Charity chief executives run complex organisations. They have to balance the financial health of a charity with the demands of stakeholders, including beneficiaries, trustees and donors, and juggle the often conflicting roles of campaigning and service delivery. In the case of the largest charities they also have a turnover of millions of pounds.
The job is more complicated than that of any CEO of a blue chip company, yet they are still only paid a fraction of the salary. Commercial sector chief executives earn an average of 23 per cent more than those in the voluntary sector (Third Sector, 24 September). The pay gap is closing, but there is still a long way to go. If the sector wants to attract people capable of running such complex organisations it needs to pay accordingly.
There is, however, still a public perception that charity chief executives should be motivated by their cause and prepared to be paid little, or nothing at all (They Said It, p2). And charities are worried that if they offer what may be seen as large salaries, donors will be turned off giving.
At the same time, though, the public is more demanding about the standards it expects from charities. Donors want to know where money is being spent, exactly how much is going on fundraising and administration and how much is going to the beneficiaries. For a charity to be this efficient and accountable, it needs professional, well-trained staff. No matter how strong a chief executive's commitment to a cause, it won't pay for the years of training and experience they have put in to be able to do their job effectively.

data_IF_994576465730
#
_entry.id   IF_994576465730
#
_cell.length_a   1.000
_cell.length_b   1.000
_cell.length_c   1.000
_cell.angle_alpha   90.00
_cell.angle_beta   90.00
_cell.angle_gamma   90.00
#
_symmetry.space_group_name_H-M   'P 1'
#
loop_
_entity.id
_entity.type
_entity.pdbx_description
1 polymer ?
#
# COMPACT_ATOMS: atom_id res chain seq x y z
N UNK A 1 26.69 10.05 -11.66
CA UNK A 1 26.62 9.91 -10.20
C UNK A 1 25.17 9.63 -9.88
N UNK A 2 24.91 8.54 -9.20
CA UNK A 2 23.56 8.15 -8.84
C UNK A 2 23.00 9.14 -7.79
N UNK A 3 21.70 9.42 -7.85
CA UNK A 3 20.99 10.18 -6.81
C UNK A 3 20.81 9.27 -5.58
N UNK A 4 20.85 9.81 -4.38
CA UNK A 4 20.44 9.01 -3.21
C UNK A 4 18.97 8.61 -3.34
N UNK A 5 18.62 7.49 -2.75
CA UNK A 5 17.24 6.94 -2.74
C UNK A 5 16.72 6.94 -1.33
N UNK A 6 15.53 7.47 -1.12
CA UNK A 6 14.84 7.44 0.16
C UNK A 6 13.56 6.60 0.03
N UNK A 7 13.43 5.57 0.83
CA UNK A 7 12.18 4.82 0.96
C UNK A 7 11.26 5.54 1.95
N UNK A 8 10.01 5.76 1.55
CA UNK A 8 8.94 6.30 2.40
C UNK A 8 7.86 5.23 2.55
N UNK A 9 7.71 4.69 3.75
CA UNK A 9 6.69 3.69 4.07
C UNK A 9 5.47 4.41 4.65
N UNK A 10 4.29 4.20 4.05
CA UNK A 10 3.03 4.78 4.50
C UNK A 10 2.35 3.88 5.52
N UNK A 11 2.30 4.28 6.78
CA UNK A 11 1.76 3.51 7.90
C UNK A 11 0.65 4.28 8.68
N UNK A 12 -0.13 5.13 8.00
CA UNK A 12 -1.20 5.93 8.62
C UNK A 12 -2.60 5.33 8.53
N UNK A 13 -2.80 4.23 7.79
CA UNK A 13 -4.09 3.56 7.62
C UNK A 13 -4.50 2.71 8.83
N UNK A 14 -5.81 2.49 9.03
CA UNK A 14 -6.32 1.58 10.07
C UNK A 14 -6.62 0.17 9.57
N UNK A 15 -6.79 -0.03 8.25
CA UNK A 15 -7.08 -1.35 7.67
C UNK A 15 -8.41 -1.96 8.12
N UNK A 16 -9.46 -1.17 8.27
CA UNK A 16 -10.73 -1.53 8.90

Charities are starting to realise the importance of investing in staff - more have training schemes, dedicated human resources departments and better salaries. But the public also needs to be educated as to what it takes to run the kind of thriving, professional organisations they want to give their money to.